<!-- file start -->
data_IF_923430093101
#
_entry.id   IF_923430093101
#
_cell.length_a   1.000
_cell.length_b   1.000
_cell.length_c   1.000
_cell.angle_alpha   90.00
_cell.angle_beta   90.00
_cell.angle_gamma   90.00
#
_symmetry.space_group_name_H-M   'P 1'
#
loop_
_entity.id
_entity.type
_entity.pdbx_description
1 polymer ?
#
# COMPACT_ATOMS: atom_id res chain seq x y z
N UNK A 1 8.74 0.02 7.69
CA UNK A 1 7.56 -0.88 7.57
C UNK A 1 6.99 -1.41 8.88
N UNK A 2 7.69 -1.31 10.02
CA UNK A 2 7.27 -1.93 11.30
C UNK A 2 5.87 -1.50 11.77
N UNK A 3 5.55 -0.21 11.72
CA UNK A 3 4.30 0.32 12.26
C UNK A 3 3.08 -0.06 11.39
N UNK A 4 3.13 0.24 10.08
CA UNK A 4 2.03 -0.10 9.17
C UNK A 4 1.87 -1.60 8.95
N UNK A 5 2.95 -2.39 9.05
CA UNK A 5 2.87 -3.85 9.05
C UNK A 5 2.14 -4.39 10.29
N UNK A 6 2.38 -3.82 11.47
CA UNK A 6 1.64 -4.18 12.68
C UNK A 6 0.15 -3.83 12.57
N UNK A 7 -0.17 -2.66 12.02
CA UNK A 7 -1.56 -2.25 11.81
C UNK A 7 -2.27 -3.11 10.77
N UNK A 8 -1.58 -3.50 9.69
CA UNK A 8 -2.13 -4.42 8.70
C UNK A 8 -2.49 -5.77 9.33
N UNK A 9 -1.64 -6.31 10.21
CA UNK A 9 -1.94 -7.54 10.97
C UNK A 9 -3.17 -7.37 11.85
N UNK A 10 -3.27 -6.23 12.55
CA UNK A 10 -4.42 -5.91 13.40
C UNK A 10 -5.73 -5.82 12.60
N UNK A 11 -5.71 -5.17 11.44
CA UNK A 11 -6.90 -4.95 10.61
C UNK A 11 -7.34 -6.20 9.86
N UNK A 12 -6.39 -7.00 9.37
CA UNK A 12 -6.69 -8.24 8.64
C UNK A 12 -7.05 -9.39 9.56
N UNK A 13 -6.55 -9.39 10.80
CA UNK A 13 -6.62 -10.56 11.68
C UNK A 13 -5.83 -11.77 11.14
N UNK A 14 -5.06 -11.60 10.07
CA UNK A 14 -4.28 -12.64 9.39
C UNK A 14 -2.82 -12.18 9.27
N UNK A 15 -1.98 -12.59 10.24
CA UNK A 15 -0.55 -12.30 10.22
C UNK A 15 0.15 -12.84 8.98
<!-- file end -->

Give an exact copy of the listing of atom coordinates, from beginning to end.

data_IF_923430093101
#
_entry.id   IF_923430093101
#
_cell.length_a   1.000
_cell.length_b   1.000
_cell.length_c   1.000
_cell.angle_alpha   90.00
_cell.angle_beta   90.00
_cell.angle_gamma   90.00
#
_symmetry.space_group_name_H-M   'P 1'
#
loop_
_entity.id
_entity.type
_entity.pdbx_description
1 polymer ?
#
# COMPACT_ATOMS: atom_id res chain seq x y z
N UNK A 1 8.74 0.02 7.69
CA UNK A 1 7.56 -0.88 7.57
C UNK A 1 6.99 -1.41 8.88
N UNK A 2 7.69 -1.31 10.02
CA UNK A 2 7.27 -1.93 11.30
C UNK A 2 5.87 -1.50 11.77
N UNK A 3 5.55 -0.21 11.72
CA UNK A 3 4.30 0.32 12.26
C UNK A 3 3.08 -0.06 11.39
N UNK A 4 3.13 0.24 10.08
CA UNK A 4 2.03 -0.10 9.17
C UNK A 4 1.87 -1.60 8.95
N UNK A 5 2.95 -2.39 9.05
CA UNK A 5 2.87 -3.85 9.05
C UNK A 5 2.14 -4.39 10.29
N UNK A 6 2.38 -3.82 11.47
CA UNK A 6 1.64 -4.18 12.68
C UNK A 6 0.15 -3.83 12.57
N UNK A 7 -0.17 -2.66 12.02
CA UNK A 7 -1.56 -2.25 11.81
C UNK A 7 -2.27 -3.11 10.77
N UNK A 8 -1.58 -3.50 9.69
CA UNK A 8 -2.13 -4.42 8.70
C UNK A 8 -2.49 -5.77 9.33
N UNK A 9 -1.64 -6.31 10.21
CA UNK A 9 -1.94 -7.54 10.97
C UNK A 9 -3.17 -7.37 11.85
N UNK A 10 -3.27 -6.23 12.55
CA UNK A 10 -4.42 -5.91 13.40
C UNK A 10 -5.73 -5.82 12.60
N UNK A 11 -5.71 -5.17 11.44
CA UNK A 11 -6.90 -4.95 10.61
C UNK A 11 -7.34 -6.20 9.86
N UNK A 12 -6.39 -7.00 9.37
CA UNK A 12 -6.69 -8.24 8.64
C UNK A 12 -7.05 -9.39 9.56
N UNK A 13 -6.55 -9.39 10.80
CA UNK A 13 -6.62 -10.56 11.68
C UNK A 13 -5.83 -11.77 11.14
N UNK A 14 -5.06 -11.60 10.07
CA UNK A 14 -4.28 -12.64 9.39
C UNK A 14 -2.82 -12.18 9.27
N UNK A 15 -1.98 -12.59 10.24
CA UNK A 15 -0.55 -12.30 10.22
C UNK A 15 0.15 -12.84 8.98